I’m often asked how I went to the Emirates and why, and now that I have returned a week ago, there are even more questions, so I decided to write about it separately.
I left Ukraine in October 2014, feeling that otherwise I could completely burn out. Anyone who has ever dealt with me knows how cheerful I am, but when my cheerfulness makes no impression on others – so deep they are in their troubles – I swell up and fall down too. So the only way out for me was to go. I chose Dubai because it’s very easy to go there: find a job online and – in many cases – get a ticket, accommodation and food as a gift. I went abroad for the first time, without money and a smallest idea of where I was going, and it was very scary, especially considering that this is a Muslim country, and I’m such a freedom-loving person. I expected to see a country wrapped in a burqa, but it appeared to be cosmopolitic and eclectic.
Clothing and security
￼Actually, there is often about the same thing under these black things called abayas, it’s especially recognizable by shoes with some wild heels and expressive makeup. For a deeper understanding, such things are not welcome in Islam. For even deeper – these clothes are extremely convenient for hiding prostitution. And for the very deep: the latter is not very skillfully hidden. So, at first glance we have national diversity and eclectic harmony, because everyone coexists peacefully, at second glance there is an official and unofficial version of what is happening, for example, if you are a woman and booked a hotel room, you will not be allowed a man, and we talk about that, but if you are a woman going to a man’s room, everything is ok ?, and we don’t talk about that. Visiting official institutions, you have to cover more, the rest depends on how much you like to attract attention: there are many workers from different cultures here, some – quite hungry for a woman.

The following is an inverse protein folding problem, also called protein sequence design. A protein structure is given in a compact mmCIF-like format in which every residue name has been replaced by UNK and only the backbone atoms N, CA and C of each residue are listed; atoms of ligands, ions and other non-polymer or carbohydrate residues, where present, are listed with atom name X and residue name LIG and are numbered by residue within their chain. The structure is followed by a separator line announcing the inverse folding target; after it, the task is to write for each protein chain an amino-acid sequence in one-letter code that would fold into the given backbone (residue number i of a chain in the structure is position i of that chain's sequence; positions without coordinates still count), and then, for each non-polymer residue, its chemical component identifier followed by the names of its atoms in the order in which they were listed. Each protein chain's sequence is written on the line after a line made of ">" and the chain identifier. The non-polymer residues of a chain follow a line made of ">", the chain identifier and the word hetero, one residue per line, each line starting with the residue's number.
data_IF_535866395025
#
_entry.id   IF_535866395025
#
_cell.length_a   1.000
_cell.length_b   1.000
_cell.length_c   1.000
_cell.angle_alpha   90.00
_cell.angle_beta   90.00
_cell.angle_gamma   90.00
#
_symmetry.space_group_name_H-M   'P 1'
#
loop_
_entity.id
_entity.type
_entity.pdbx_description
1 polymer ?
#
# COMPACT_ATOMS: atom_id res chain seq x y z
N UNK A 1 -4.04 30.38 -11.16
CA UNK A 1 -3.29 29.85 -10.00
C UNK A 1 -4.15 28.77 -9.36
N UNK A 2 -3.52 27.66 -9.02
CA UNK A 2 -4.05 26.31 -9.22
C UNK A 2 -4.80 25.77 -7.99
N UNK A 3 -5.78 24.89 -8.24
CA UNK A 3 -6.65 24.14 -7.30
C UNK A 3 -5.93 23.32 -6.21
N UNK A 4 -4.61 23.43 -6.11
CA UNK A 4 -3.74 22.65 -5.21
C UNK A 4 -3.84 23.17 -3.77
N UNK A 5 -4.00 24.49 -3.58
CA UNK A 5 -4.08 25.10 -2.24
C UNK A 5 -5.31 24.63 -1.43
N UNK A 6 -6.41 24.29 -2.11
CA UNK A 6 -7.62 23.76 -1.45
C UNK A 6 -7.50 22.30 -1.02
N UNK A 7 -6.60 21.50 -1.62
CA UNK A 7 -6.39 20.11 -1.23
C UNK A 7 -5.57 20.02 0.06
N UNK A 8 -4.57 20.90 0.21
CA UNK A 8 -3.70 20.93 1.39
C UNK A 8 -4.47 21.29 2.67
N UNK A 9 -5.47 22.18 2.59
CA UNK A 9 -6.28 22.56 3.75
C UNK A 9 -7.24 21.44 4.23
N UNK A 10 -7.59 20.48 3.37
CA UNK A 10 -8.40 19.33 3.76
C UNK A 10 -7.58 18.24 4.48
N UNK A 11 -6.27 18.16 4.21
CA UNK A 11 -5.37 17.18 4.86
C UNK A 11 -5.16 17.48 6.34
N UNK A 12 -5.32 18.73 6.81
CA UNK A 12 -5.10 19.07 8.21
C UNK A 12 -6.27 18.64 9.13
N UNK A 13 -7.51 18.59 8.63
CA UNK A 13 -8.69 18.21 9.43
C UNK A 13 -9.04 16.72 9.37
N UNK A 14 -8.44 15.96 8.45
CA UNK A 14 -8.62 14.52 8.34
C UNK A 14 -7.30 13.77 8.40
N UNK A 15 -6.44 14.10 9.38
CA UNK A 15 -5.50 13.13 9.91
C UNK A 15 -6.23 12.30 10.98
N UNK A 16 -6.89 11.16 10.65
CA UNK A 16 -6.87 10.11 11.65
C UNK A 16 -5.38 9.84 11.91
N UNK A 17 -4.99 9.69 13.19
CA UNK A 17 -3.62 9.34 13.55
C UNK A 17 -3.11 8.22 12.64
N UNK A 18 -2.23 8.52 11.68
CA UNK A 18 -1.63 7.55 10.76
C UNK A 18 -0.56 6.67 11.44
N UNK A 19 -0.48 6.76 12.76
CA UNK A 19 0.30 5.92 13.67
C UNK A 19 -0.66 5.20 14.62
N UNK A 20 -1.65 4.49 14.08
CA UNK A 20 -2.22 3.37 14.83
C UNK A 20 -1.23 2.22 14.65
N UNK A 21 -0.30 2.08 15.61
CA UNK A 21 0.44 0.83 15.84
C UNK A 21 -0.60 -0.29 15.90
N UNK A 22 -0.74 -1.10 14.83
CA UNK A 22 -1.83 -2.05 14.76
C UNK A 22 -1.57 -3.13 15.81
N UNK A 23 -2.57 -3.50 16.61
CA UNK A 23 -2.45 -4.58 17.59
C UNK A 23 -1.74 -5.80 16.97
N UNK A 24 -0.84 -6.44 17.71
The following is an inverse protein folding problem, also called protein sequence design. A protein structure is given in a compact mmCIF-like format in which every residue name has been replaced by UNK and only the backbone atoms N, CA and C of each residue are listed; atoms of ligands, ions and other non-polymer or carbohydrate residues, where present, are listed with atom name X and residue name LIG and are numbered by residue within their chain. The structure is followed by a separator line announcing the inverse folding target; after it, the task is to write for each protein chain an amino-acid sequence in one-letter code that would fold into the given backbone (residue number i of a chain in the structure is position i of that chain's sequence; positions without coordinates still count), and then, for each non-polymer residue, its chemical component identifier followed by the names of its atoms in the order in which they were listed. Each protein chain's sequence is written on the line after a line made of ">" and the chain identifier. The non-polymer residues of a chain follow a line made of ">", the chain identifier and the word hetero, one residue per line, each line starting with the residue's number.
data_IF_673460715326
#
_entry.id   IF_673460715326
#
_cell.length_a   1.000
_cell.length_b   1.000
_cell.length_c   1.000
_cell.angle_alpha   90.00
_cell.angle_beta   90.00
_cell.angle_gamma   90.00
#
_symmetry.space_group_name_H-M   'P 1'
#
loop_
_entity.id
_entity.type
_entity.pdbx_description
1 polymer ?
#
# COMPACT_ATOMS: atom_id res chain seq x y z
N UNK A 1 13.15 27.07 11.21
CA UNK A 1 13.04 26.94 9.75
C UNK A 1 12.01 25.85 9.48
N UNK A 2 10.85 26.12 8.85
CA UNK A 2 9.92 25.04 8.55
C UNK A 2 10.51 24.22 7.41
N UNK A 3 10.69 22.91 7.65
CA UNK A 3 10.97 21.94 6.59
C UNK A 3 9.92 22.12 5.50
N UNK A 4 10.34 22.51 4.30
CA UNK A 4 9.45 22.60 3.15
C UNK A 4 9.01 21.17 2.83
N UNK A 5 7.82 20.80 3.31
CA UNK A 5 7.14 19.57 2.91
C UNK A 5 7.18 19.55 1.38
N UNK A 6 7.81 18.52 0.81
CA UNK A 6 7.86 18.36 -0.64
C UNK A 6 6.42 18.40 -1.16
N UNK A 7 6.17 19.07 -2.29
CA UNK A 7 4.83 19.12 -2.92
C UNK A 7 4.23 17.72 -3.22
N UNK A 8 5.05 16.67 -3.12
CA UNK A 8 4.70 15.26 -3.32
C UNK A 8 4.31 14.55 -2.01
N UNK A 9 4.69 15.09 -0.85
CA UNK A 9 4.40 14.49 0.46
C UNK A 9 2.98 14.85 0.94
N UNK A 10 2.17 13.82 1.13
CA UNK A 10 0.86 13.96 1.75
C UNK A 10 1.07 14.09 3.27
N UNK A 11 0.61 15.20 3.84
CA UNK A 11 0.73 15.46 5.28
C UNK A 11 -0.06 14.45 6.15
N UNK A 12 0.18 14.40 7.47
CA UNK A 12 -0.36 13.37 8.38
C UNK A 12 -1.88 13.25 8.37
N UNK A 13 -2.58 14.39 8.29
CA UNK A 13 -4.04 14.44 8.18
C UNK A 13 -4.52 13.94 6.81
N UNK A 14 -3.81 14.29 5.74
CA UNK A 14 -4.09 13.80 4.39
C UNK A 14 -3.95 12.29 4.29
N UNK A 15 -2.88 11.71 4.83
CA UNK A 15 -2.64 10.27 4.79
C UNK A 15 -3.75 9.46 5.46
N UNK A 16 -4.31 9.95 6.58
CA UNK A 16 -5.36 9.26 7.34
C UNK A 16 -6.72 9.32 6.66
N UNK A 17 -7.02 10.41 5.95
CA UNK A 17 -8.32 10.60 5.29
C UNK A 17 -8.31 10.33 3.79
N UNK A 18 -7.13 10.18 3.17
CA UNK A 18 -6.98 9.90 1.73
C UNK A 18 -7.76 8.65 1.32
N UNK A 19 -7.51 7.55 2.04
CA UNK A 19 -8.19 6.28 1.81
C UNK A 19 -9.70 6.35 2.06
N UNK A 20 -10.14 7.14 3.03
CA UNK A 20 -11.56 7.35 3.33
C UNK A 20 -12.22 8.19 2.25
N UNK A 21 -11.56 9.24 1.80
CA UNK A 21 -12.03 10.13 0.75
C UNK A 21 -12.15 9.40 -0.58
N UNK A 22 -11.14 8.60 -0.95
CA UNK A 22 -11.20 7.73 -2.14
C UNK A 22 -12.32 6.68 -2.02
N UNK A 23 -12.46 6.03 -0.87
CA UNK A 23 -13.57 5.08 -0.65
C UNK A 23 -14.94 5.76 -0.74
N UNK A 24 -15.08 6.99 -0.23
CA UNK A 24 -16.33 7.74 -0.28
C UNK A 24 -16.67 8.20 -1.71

Be that as it may, a woman in the Emirates feels protected. In fact, in terms of security, everything is great: you can freely forget passports and credit cards in the middle of the road, complain about the harassment of the boss, etc; cameras and fines are the key to a good habit of not doing shit, which I sincerely wish to everyone.
Pros and cons
Hearing the word “Dubai”, people usually imagine this ⬇️
and, of course, that ⬇️
,and immediately begins to envy feverishly. In fact, skyscrapers look much better in photos than in reality, and the pros and cons will be discussed below.
So, here are the pros:
- standard of living, security, average salary for which you can live decently;
- multiculturalism (because it’s always fun);
- air conditioners in all premises and transport;